• There are many unsettling horror movie dolls to choose from, each showcasing terrifying antics and abilities.
  • From possessed androids to possessed dolls and terrifying baby doll mockeries, these dolls are nightmare-inducing entities.

With their glassy eyes, carved smiles, and painted-on hair, dolls give people plenty of reasons to be nervous even before they come alive and start hunting their human prey. The evil doll trend has been popular in horror for decades, so fans looking for a sinister doll to cower from have many choices.

20 Best Horror RPG Maker Games

Possessed, haunted, or otherwise brought to some sick parody of life, evil dolls are some of the creepiest entities in horror cinema. Their small stature lets them skitter around in closets, cupboards, and beneath beds, making them just as difficult to find as they are to stop.

Updated January 17, 2024, by Mara Cowley: Dolls are one of the most commonly used items in horror movies to elicit fear and dread in audiences, as they are widely regarded as eerie and unsettling. What they lack in stature, they more than make up for with their screen presence, as they delight audiences with their terrifying antics. They showcase surprising abilities to wreak havoc and danger upon their unsuspecting victims, playing on the fear of inanimate objects coming to life. There is no small amount of unsettling horror movie dolls, and horror fans have an entire backlog of scary doll movie options to explore.

20 M3GAN (M3GAN)

Her immense strength makes her a terrifying threat.

Megan, or M3GAN as she is technically known, upgraded the idea of a doll in a movie with an uncanny valley android, intended to act as a confidant and friend to toy engineer Gemma's niece Cady, who was tragically orphaned at the start of a movie following a car accident.

M3GAN starts out as a parent's dream, taking on the role of a friend, mentor, and parent to young Cady, but as the movie unravels, so does MEGAN's character, as she turns from a dream to a nightmare, killing any perceived threat to Cady and becoming violently possessive over her. With the uncanny valley look to her face and her violent tendencies, M3GAN shows a nightmarish glimpse into what could be humanity's future .

19 Tiffany Valentine (Child's Play Franchise)

Tiffany kills people in creative and horrifying ways.

Introduced in the third Child's Play movie, Bride of Chucky , Tiffany immediately cemented herself as a fan favorite. Acting as the Bonnie to Chucky's Clyde, she hatches a devious plan to get them two new bodies and isn't afraid to dish out creative murder to anyone who stands in their way.

Smart and creative but holding onto hopes of true romance and love, Tiffany is hamstrung by these latter ideals, making her easy to manipulate, yet she remains a dangerous dolly no one should cross.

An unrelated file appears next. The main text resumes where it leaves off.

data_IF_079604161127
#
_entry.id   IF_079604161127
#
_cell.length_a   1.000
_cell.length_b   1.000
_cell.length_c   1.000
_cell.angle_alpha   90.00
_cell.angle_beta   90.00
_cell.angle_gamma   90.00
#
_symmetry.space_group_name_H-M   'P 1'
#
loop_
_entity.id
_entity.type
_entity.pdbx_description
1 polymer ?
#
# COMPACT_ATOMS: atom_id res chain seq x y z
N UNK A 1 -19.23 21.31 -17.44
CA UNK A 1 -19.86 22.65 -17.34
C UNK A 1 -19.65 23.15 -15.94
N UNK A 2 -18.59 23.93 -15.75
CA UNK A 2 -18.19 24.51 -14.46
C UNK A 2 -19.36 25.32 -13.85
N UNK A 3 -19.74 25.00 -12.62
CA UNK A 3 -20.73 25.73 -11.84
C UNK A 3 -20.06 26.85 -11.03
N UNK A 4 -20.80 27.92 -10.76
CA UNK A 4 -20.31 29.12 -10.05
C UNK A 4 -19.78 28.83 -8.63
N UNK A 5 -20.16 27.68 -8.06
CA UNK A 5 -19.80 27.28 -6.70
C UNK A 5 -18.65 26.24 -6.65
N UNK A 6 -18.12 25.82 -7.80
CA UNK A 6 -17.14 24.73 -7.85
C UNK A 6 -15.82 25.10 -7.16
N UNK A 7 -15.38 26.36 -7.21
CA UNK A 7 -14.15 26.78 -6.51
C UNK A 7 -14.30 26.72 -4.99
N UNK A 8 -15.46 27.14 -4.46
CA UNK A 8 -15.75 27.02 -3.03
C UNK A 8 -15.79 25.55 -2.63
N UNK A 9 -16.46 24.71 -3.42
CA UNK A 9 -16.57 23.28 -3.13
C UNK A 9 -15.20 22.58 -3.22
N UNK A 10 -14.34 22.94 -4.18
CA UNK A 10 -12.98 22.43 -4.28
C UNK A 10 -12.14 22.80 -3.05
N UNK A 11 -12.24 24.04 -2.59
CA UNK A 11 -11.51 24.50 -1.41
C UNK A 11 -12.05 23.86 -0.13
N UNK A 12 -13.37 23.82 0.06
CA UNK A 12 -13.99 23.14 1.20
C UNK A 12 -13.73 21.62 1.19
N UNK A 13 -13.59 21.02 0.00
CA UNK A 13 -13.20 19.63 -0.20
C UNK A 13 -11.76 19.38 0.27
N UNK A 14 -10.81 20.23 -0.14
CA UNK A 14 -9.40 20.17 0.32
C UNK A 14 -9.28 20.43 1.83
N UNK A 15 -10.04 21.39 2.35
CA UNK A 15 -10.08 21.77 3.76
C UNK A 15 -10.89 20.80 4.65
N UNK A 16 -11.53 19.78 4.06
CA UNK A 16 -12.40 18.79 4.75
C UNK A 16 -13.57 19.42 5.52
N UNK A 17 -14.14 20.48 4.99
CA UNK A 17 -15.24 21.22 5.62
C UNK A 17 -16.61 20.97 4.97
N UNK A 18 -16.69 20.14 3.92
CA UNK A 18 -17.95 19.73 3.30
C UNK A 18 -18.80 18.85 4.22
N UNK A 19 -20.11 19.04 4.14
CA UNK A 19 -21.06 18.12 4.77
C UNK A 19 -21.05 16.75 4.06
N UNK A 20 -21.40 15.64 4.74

18 Heidi (Heidi)

Heidi's blank stare is unnerving to say the least.

This movie combines terrifying dolls and found footage, delivering an unsettling narrative that follows two teenage boys who discover the titular doll, Heidi. Upon discovering her, strange events begin occurring that lead them to believe Heidi is more than just a creepy, abandoned toy.

Underappreciated Found Footage Horror Movies

Its unsettling appearance with its roughed-up hair and empty eye sockets make it surprisingly scary for what could have been an ordinary children's toy, and the events occurring that leave no doubt as to who the culprit is make Heidi a truly terrifying entity.

17 Dolly Dearest (Dolly Dearest)

Dolly dearest has a horrific uncanny valley appearance.

Many think of Annabelle when the phrase 'possessed doll' is mentioned, but another movie did this first: Dolly Dearest . The title of this movie shares a name with the doll factory that gave birth to this malevolent doll, which was situated directly adjacent to an underground Mayan tomb, from which an evil spirit was unleashed.

Best Movies About Demonic Possession

This evil spirit known as Sanzia takes refuge inside a porcelain doll, which naturally finds its way to the hands of a young child. From then on, strange occurrences haunt the Wade family residence, and things begin to ramp up dangerously. This doll is dearest only in name and certainly not in nature.

16 Baby Oopsie Daisy (Demonic Toys)

A horrifying mockery of a baby doll.

This ensemble evil toy movie features many monstrous toys, such as the Jack-in-the-Box Jack Attack, the Grizzly Teddy Bear plush, and Baby Oopsie Daisy, who is a horrifying mockery of baby doll toys often given to young girls.

Her appearance twists what could normally be a cute toy into something truly demonic, and what's more, Oopsie Daisy wields a number of weapons against her helpless human victims, demonstrating a greater ability to kill than her small stature suggests.

15 Lilith (Finders Keepers)

Lilith not only looks terrifying but is aggressively possessive of claire.